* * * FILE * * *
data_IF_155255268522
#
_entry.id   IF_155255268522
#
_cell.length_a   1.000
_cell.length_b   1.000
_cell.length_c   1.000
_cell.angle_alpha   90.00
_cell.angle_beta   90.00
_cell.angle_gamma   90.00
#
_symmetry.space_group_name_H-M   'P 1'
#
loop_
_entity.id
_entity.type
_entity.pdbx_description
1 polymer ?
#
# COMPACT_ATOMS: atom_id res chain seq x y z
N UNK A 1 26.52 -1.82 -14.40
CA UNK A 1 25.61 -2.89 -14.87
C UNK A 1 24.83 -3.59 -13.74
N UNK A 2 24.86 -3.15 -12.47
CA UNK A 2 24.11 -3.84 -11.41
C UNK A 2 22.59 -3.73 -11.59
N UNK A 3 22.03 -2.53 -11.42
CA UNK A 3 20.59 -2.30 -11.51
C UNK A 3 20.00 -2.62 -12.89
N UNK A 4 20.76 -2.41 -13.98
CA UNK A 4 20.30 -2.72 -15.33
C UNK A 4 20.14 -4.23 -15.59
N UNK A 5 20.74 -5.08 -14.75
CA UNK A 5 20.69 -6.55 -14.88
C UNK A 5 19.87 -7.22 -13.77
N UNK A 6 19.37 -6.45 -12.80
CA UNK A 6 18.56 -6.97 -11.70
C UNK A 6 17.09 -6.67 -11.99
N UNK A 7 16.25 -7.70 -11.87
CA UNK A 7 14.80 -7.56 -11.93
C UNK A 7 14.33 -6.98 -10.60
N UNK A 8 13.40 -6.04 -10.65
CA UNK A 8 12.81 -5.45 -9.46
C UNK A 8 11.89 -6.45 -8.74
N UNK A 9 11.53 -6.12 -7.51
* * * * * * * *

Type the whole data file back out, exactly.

data_IF_155255268522
#
_entry.id   IF_155255268522
#
_cell.length_a   1.000
_cell.length_b   1.000
_cell.length_c   1.000
_cell.angle_alpha   90.00
_cell.angle_beta   90.00
_cell.angle_gamma   90.00
#
_symmetry.space_group_name_H-M   'P 1'
#
loop_
_entity.id
_entity.type
_entity.pdbx_description
1 polymer ?
#
# COMPACT_ATOMS: atom_id res chain seq x y z
N UNK A 1 26.52 -1.82 -14.40
CA UNK A 1 25.61 -2.89 -14.87
C UNK A 1 24.83 -3.59 -13.74
N UNK A 2 24.86 -3.15 -12.47
CA UNK A 2 24.11 -3.84 -11.41
C UNK A 2 22.59 -3.73 -11.59
N UNK A 3 22.03 -2.53 -11.42
CA UNK A 3 20.59 -2.30 -11.51
C UNK A 3 20.00 -2.62 -12.89
N UNK A 4 20.76 -2.41 -13.98
CA UNK A 4 20.30 -2.72 -15.33
C UNK A 4 20.14 -4.23 -15.59
N UNK A 5 20.74 -5.08 -14.75
CA UNK A 5 20.69 -6.55 -14.88
C UNK A 5 19.87 -7.22 -13.77
N UNK A 6 19.37 -6.45 -12.80
CA UNK A 6 18.56 -6.97 -11.70
C UNK A 6 17.09 -6.67 -11.99
N UNK A 7 16.25 -7.70 -11.87
CA UNK A 7 14.80 -7.56 -11.93
C UNK A 7 14.33 -6.98 -10.60
N UNK A 8 13.40 -6.04 -10.65
CA UNK A 8 12.81 -5.45 -9.46
C UNK A 8 11.89 -6.45 -8.74
N UNK A 9 11.53 -6.12 -7.51